Rahal and his regular customers have inquired about the city providing compensation for lost business, citing similar discussions that were had between businesses and nearby Albemarle County during the construction of the grade-separated interchange at U.S. 29 and Rio Road.
According to the county, that compensation never came to be.
“We looked at the sales data and there just wasn’t much of an impact,” Emily Kilroy, assistant to the county executive, told The Daily Progress.
There was little effect on businesses because the construction happened at night, with only some small machines moving in and out of the area during the day, Kilroy said.
It should be noted, construction on the Belmont Bridge happens largely during the day.
There’s a disconnect between the city’s decision-making and the businesses it affects, Rahal said.
“Their design and execution process doesn’t include the human component,” he said. “As this project staggers forward, we’re not part of the planning process.”
City Council required that the new bridge be built with a list of criteria, including making the bridge “innovative and entertaining,” according to the project’s website. It also specified that the bridge have one lane of traffic in each direction, a speed limit of 25 mph and improved pedestrian and cyclist infrastructure.
The city created a steering committee to guide the design process for the Belmont Bridge replacement project. That committee included residents from neighborhoods affected by the construction and one person designated as a “business representative,” according to the bridge project’s website.
The city’s economic development office also offered money to help businesses advertise during the construction. But much like the signage near the interstate, Rahal said that marketing is not what his business needs; it’s compensation.
According to Janiczek, the bridge’s construction will ultimately benefit Quality Pie and other Belmont businesses.
“The design and execution of the project was driven by the need to maintain access during construction and improve access after construction for both the traveling public and the current/future businesses within the project area,” she said.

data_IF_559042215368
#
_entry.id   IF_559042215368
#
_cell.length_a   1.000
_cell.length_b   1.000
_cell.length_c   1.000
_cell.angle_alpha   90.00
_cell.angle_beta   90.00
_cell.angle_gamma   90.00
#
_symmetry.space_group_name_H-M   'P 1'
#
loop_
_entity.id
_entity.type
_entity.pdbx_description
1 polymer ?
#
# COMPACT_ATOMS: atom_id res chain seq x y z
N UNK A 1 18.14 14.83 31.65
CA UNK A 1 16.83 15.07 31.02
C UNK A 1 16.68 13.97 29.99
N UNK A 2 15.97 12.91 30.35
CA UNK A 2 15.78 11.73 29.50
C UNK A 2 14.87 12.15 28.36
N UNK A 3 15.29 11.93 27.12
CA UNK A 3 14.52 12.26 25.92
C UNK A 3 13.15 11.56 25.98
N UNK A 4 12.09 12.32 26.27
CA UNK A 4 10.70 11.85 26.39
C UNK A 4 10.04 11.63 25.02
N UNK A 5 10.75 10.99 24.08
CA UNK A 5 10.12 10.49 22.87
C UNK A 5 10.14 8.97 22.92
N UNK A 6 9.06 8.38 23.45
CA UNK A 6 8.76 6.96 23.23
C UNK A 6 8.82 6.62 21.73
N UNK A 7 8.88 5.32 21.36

But Rahal said Quality Pie needs support now.
“We were just kind of gobsmacked that they didn’t have any money in their budget to help the businesses survive this experience,” Rahal said. “We recognize the need for a new bridge. But we didn’t ever consider the fact that we’d have to sacrifice our investment in our business.”
He’s also had additional costs. He said Caton Construction Group, the company the city hired for the bridge project, crushed a storm drain near Quality Pie. July and August saw heavy rainfall, and since the water had nowhere to go, the restaurant flooded three times.
“We had customers bailing us out,” Rahal said.
Janiczek denies that Caton crushed a storm drain.
“An old structure was replaced – a change in plans – to ensure a proper connection could be established with the new stormwater piping near Quality Pie,” Janiczek said.
Rahal said he spoke to the building’s previous owners, the proprietors of the long-gone Spudnuts coffee and doughnut shop, to see if the place had ever flooded during the roughly 50 years they owned it. They told him no, Rahal said.
For Rahal, all of this is indicative of a city that neglects its small businesses, even as it earns revenue from them.
“This could easily have become a Starbucks,” Rahal said. “They really just don’t care.”